Conor O'Neil admits he needs to toughen up mentally

JUST as Lee Westwood was told by his caddie, Billy Foster, en route to being crowned as European No 1 last season, Conor O'Neil has been advised that he needs to do some "bullying" out on the golf course if wants to win the Scottish Boys' Championship at West Kilbride this week.

On the way home from the picturesque Ayrshire course on Wednesday night, the 18-year-old triplet from Pollok was on the receiving end of some strong words from George Boswell, his current coach, after looking a lot different to the player who'd been preparing for this event.

"George had watched me and said he couldn't believe what he'd been seeing after the way I had been practising and playing," revealed O'Neil, who, off plus 1.8, is the backmarker in the field this week. "His main criticism was that I needed to be better mentally. Instead of worrying about what my opponents were doing, he said I should go out and bully them a bit."

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With a beer inside him, Foster said exactly the same thing to Westwood on the eve of the Dubai World Championship, which he went into with two young pretenders, Rory McIlroy and Martin Kaymer, breathing down his neck and duly showed them, for the time being at least, who was the boss, so to speak.

Having taken Boswell's advice on board, O'Neil stormed to a brace of victories yesterday – he was out in 33, three-under, in the second of those matches against Anthony Blaney of Liberton – and is aiming to take a leaf out of former US Open champion Geoff Ogilvy's book when he faces Jack McDonald, the tournament favourite, in the first of this morning's quarter-finals.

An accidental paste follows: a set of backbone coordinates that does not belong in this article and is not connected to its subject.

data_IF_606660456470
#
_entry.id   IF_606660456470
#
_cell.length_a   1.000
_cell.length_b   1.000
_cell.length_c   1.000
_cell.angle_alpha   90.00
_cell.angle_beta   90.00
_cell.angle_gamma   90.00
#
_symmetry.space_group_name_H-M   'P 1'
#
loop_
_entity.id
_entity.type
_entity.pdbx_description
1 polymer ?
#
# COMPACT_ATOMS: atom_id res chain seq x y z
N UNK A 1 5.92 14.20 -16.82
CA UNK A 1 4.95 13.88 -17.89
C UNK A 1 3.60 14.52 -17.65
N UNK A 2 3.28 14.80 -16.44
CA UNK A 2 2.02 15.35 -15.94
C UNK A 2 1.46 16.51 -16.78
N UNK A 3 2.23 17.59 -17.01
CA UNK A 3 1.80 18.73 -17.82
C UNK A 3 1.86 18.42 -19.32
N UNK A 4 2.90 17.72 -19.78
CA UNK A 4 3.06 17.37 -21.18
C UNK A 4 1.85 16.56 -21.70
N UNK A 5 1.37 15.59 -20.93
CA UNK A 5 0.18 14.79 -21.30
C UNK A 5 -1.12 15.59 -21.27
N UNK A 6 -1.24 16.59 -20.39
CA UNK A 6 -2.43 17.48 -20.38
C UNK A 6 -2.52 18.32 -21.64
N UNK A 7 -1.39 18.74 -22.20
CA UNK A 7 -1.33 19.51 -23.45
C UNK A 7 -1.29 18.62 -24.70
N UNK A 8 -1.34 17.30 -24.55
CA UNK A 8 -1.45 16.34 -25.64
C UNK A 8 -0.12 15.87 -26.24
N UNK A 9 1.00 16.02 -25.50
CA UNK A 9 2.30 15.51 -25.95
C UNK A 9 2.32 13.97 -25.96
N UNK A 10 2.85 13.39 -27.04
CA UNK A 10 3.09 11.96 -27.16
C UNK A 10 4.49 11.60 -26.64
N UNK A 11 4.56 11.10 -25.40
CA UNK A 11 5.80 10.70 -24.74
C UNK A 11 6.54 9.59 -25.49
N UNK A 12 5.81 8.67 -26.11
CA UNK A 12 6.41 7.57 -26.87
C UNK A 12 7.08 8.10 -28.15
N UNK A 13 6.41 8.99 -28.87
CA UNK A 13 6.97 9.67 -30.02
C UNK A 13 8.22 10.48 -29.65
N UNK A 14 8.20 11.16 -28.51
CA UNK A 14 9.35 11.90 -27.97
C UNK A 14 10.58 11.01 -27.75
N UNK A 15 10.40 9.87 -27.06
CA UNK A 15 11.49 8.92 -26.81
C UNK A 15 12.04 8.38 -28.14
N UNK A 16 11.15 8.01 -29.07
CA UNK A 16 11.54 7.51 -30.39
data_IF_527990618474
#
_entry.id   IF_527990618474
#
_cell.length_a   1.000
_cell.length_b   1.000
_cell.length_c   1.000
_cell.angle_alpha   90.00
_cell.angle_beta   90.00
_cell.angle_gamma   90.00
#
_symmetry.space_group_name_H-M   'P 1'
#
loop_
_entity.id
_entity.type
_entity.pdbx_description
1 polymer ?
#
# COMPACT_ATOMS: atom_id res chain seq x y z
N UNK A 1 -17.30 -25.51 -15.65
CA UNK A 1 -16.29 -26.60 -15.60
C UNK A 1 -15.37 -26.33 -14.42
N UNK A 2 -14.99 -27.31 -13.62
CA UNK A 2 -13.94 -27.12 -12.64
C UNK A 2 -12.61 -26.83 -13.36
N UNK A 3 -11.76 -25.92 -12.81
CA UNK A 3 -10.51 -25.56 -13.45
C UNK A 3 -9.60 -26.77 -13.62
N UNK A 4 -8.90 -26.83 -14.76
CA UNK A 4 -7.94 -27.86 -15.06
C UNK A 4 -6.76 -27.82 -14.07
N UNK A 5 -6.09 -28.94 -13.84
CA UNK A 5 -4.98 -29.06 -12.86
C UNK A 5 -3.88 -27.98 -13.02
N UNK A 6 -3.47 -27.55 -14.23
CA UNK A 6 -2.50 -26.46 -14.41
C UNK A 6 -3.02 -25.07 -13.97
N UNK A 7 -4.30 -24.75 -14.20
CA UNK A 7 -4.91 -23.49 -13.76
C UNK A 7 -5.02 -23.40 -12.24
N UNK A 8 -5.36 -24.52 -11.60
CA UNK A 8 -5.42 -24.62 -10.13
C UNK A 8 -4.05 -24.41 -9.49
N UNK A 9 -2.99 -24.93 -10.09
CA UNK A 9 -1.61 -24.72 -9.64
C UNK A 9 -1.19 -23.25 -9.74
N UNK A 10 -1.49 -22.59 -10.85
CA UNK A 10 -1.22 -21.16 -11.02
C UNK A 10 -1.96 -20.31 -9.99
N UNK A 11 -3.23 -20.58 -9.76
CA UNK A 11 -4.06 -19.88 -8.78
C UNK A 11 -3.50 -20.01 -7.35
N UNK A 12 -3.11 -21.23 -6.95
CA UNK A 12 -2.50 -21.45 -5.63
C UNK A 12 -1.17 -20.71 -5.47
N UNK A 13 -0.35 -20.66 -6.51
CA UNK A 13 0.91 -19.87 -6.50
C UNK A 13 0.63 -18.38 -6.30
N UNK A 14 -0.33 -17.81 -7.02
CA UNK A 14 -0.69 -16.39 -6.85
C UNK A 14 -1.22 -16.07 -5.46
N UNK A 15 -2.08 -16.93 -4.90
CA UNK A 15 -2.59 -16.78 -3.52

"Jack and I are both fast players but I will do what I can to slow him down a bit without getting out of my own routine," he added. "I also won't be watching any of the shots he hits. I noticed Geoff Ogilvy doing that in the World Match Play. In fact, he looks the opposite way when his opponents are putting and it works for him."

In his fifth-round match, McDonald produced a significant burst around the turn against 14-year-old Ewan Scott, the Barassie boy, who, at 17, admits he's been feeling his age this week, registering an eagle and three birdies in the space of five holes to set up a 5 and 4 success. "I knew I had to turn it on against Ewan and that's the best I've played this week," said the winner.

Unlike a lot of the players in the field, McDonald opts to carry his own clubs instead of using a trolley. "I feel comfortable carrying a bag and I also feel it's a shorter walk as well because you can take it over the greens and not walk round all of them."

Twelve months ago, Alasdair McDougall, a 15-year-old pupil at Castlehead High School in Paisley, was playing off eight at Elderslie. Helped by the fact he's made West Kilbride his second course, the smallest of the competitors to make it to the fourth day is now down to three and is also through to the last eight, where he'll meet Craigielaw's Grant Forrest.

"I know the course like the back of my hand and I've learned to play a whole variety of different shots playing down here," said McDougall, coached by both Boswell and former Italian Open champion Dean Robertson, after recovering from being two down after ten to beat Angus Carrick, the son of former Walker Cup player David, thanks to a last-hole birdie.

In the bottom half of the draw, Lawrence Allan, who won the Alva men's championship at the age of 12 and just pips fellow 15-year-old McDougall as the youngest player left in the event, pulled off a shock in beating the highly-rated Scott Gibson from Southerness. He now faces Falkirk Tryst's Jamie Lynch, with Ian Redford taking on Callum Stewart in the remaining quarter-final.

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